Updated with words by Amanda Diaz and 10 Magazine Staff.
One drawback of living or traveling in Korea is the difficulty of finding books in English. Good bookstores are rare, and if you only know one or two, you are unlikely to find the range of books you would like. Many of us also enjoy browsing in used bookstores. Luckily, there ARE good English bookstores in Korea; you just have to know where and how to find them.
Bookstores come in three flavors. First there are the chains, relatively easy to find through web searches. Second are mid-sized stores catering primarily to English readers; these are a bit harder to find, but many expats know where they are. More difficult to find, but fun when you do, are the small used bookstores that dot traditional markets in Korean cities. These, you find at the expense of shoe leather.
For long time residents, it may come as a shock that What the Book, a long time haven for book loving expats, has closed down as of October 2019. We hope you can show your support to the remaining local book stores listed below.
Foreign Book Store is exactly what a second hand bookshop should be. With its narrow aisles and tightly packed shelves, it invites keen browsers to scour the stacks looking for their next read. You’re bound to find some gems within the cosy clutter. For those looking for a bargain, you’ll find the shop’s collection of Lonely Planet guides particularly pleasing.
This store is a must-see purely for its “Insta-worthy” aesthetic. With its cubby areas and various hidden spaces set up for reading, it’s like the treehouse/library hybrid you never knew you wanted. Although it has only a very limited range of English titles (mainly children’s fiction and art books), swing by to enjoy a beverage from the in-house café and soak up the atmosphere.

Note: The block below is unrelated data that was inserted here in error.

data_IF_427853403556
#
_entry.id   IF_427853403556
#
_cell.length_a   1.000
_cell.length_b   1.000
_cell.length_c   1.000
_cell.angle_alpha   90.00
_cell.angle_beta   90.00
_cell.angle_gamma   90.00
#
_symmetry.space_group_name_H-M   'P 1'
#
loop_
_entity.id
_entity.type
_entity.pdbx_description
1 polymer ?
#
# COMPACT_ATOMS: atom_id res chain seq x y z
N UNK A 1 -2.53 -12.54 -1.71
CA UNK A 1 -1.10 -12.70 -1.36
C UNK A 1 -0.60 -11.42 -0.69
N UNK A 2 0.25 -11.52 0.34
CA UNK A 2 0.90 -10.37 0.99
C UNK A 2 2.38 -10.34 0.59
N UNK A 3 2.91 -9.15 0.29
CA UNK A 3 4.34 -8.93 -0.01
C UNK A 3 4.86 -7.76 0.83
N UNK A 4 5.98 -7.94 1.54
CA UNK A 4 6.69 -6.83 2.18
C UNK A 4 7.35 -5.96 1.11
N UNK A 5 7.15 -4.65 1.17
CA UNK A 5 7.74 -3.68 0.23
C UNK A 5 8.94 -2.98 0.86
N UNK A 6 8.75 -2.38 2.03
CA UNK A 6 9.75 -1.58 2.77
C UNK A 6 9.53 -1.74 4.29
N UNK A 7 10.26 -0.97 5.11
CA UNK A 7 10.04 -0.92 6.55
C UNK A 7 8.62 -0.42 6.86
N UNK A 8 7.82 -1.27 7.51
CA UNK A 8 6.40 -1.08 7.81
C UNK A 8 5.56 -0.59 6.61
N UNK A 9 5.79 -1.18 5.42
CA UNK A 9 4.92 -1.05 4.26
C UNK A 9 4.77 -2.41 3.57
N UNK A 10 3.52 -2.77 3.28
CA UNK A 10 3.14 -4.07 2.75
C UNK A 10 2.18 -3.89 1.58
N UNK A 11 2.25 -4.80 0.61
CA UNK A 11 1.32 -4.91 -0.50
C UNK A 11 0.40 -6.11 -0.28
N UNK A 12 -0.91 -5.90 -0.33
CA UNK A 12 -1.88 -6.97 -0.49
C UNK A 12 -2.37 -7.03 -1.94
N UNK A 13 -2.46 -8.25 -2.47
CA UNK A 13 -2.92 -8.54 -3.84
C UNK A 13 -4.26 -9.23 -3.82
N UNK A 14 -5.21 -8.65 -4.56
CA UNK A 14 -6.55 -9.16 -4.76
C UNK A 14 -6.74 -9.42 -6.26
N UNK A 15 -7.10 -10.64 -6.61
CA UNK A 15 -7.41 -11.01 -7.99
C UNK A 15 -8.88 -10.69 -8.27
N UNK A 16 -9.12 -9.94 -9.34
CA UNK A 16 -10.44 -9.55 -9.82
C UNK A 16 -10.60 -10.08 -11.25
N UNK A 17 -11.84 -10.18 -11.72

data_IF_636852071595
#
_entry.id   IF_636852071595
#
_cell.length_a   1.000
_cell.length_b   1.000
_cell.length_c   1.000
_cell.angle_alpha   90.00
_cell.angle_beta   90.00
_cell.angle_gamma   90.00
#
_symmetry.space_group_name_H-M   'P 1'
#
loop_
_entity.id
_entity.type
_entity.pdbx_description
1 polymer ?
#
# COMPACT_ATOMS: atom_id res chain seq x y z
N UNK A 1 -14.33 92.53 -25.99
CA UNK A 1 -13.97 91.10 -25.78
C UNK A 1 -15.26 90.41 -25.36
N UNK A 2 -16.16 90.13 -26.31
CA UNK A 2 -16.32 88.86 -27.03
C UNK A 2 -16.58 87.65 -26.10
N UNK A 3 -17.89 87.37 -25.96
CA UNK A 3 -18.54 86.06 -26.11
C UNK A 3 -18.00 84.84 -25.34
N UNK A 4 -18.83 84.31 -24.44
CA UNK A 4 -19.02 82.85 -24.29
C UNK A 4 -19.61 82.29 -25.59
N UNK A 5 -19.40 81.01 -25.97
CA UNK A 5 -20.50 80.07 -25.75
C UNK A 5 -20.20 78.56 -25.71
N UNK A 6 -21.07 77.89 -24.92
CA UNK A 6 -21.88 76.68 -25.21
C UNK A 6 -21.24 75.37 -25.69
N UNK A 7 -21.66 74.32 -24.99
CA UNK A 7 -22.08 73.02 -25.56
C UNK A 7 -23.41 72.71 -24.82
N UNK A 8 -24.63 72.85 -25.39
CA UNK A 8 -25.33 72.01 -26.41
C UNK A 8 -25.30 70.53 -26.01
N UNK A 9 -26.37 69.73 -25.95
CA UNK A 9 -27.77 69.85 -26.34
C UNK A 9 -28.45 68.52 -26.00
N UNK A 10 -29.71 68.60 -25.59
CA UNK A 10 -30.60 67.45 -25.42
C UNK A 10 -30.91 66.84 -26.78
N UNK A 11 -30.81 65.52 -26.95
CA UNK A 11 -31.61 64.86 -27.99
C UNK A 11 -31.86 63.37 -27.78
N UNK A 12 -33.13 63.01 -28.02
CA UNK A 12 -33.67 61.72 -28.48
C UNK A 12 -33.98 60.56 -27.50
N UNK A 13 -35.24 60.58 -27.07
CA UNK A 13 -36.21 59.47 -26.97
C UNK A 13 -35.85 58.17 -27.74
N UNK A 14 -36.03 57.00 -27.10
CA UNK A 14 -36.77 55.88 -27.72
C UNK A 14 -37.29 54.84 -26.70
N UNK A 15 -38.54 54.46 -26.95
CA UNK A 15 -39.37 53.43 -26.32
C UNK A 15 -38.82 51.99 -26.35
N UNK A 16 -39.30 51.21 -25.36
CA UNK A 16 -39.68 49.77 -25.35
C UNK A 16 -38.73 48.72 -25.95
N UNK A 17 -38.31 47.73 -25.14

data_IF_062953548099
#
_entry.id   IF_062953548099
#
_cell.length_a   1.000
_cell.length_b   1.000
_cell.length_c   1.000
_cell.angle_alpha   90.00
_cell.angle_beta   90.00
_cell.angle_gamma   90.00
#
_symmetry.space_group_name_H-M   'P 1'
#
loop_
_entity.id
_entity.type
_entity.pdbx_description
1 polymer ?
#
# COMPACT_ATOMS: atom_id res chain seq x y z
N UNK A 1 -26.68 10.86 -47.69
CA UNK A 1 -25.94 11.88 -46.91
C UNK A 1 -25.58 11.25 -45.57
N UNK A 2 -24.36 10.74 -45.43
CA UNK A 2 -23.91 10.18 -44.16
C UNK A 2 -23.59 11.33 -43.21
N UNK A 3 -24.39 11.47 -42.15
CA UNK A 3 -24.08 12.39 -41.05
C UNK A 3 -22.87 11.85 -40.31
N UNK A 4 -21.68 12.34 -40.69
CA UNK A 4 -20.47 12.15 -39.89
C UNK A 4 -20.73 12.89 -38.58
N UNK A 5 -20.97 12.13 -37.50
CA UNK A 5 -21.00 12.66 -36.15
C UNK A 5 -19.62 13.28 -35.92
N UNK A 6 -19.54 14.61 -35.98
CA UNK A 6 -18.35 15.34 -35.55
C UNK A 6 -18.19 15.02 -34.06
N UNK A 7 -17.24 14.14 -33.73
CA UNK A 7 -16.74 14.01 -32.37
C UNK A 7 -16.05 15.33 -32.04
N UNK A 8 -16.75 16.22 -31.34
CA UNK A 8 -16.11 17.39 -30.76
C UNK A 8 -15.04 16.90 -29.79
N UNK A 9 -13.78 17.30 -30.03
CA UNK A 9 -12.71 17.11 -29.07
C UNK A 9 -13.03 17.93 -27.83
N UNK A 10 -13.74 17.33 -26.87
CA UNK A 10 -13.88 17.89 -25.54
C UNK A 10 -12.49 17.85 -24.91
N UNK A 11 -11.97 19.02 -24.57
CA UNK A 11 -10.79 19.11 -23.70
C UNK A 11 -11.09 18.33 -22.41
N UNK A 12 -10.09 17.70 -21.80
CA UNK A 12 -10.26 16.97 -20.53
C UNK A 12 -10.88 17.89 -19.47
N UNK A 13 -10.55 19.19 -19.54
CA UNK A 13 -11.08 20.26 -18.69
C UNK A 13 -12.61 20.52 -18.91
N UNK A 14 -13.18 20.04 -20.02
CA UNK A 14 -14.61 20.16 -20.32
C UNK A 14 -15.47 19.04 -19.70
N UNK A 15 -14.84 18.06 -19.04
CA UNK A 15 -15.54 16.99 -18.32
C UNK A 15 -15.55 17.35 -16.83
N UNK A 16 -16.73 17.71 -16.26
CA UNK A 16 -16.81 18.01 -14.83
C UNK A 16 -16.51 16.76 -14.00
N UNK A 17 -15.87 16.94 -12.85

Kyobo Book Centre’s flagship store in the basement of the Kyobo Life Insurance Building is reputed to house approximately 2.3 million titles. It has a decent English section – offering new releases and bestsellers alongside a strong selection of classics. There’s also a specific children’s section for those with young bookworms in their life. Not only is the store enormous, it’s also furnished with many little nooks and benches to encourage shoppers to sit down and read – although these spaces are snatched up pretty quickly during busy periods, so you have to be fast!
Tucked into the alleyways in Itaewon, Paper Muse specialises in art and culture magazines. Although there’s no places to sit inside, you can pick up a book and enjoy a Sunday afternoon in one of the many quaint cafes in the area. A neat display of foreign magazines like Vogue, GQ, W greet you as you enter the door and the small room keeps you from becoming overwhelmed.
Books from the bestseller lists, books that have been or are about to be turned into major motion pictures, and classic literature are all available at any large chain including Kyobo, Bandi and Lunis. Look for sections called English, Foreign, or even 외국문 (“waegugmum” foreign books).
In Seoul there is a cluster of chains in the Jongno-gu area. Kyobo Book Centre, Korea’s largest bookstore, stocks about 2,300,000 books and on weekends draws over 120,000 customers. For a truly surreal/jam-packed experience, visit Kyobo or Youngpoong the day before Christmas or any other gift-giving occasion. If you frequent chains, get a membership card, which offers various benefits. Check out our article on how to use points cards in Korea.
If and when you manage to find a small store with English books, be sure to make friends with the owner. If you are a repeat customer, they will start squirreling books away for you.